At that precise moment, she recounts that she received one of the best gifts of her life: an invitation to participate in the IOM business strengthening program for migrants. “Who would think? In a foreign country, support was given to those of us who came from another place…” For the physiotherapist, it was not only the managerial knowledge she learned, but for her entrepreneurship, was the recognition of her values, capacities and how to strengthen their vision of caring for other human beings through mentoring.

What IOM was providing was much more than accounting or organizing. “I gained strength and personal appreciation at a very difficult time” she tells us, “but the most important thing is that thanks to it I managed to be a better businesswoman, mother, daughter, wife, and a better person every day to provide each one of my clients the best I have”. And he continues: “the mentoring provided me with so many valuable tools that seemed especially made for me, and this made me a better person, and with each client I intend to do my best so that they can feel that they made the best decision by choosing me as their therapist. I know that I not only help them recover from an injury, but that I also seek to help them from a human perspective, as life has helped me since I arrived in this wonderful country.” Today Therapy Dec continues to grow not only in clients but also generating jobs so that more people can improve their quality of life.

From The Art Of The Image To The Art Of Changing Life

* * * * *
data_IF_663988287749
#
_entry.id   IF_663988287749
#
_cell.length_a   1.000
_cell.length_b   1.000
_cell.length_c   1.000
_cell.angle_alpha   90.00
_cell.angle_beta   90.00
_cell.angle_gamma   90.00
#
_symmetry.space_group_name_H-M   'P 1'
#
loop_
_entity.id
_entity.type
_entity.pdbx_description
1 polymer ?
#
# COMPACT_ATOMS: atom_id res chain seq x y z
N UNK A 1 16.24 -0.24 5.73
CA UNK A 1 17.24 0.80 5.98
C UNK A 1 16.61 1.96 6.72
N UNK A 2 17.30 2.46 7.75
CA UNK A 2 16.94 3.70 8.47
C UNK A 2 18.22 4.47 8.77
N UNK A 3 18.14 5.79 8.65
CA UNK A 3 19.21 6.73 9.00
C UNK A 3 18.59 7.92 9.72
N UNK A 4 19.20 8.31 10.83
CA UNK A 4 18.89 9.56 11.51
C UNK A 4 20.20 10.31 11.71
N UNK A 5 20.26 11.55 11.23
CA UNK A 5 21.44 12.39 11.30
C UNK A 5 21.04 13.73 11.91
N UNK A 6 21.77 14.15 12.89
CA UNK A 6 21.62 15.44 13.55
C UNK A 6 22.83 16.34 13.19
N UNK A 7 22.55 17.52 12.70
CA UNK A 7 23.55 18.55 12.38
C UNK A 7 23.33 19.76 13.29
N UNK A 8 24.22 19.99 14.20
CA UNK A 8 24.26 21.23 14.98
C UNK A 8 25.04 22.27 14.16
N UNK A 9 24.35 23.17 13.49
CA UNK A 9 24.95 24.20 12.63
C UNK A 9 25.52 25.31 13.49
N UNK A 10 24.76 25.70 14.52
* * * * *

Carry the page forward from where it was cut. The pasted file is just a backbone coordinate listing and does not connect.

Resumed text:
From the Art of the Image to the Art of Changing Life

Gregorio Enrique Torres Hernández’s business is called Creative Workshop and is focused on visual arts, ranging from professional photography for social events, fashion, artistic activities, to personalized photos or contemporary abstract artwork that he paints.

For Enrique, the decision to migrate grew from the need to improve his an his family’s quality of life. “I wanted to give my son better opportunities in life, a future with more options, that he could see in his life possibilities to broaden his interests.”

For months he weighed options, limiting them to the small budget they had. Through his older sister, they were able to leave to Bogotá, but after a month of living there, they found it necessary to look for an alternative destination: Peru.

At that time they were not aware of how being far away from Venezuela was going to affect them emotionally. “I think that one of the most difficult things is arriving in a new country to live and not knowing anyone,” he says, “we were our only support. It took us a few months to overcome that strong feeling of loneliness, although when we did, it somehow opened our minds.”

As he describes it, the fact that for many months they endured feelings of depression and loneliness, didn’t stop them from fighting to start from scratch, no matter what it took.

A family friend gave Enrique a link to apply and receive training and support to create a business. He immediately knew that his business should be a reflection of what he was passionate about: creating art. In fact, his innate ability and creativity for painting, to which he had integrated photography at the age of 25, gave him security when it came to knowing the product he was going to work with.

Enrique’s life changed when he found out that he had been selected for the Business Plan workshop. He had the product and would learn the necessary business skills.  He is grateful to IOM, for supporting people who migrate in urgent circumstances, and for supporting people in difficult situations to pursue entrepreneurship.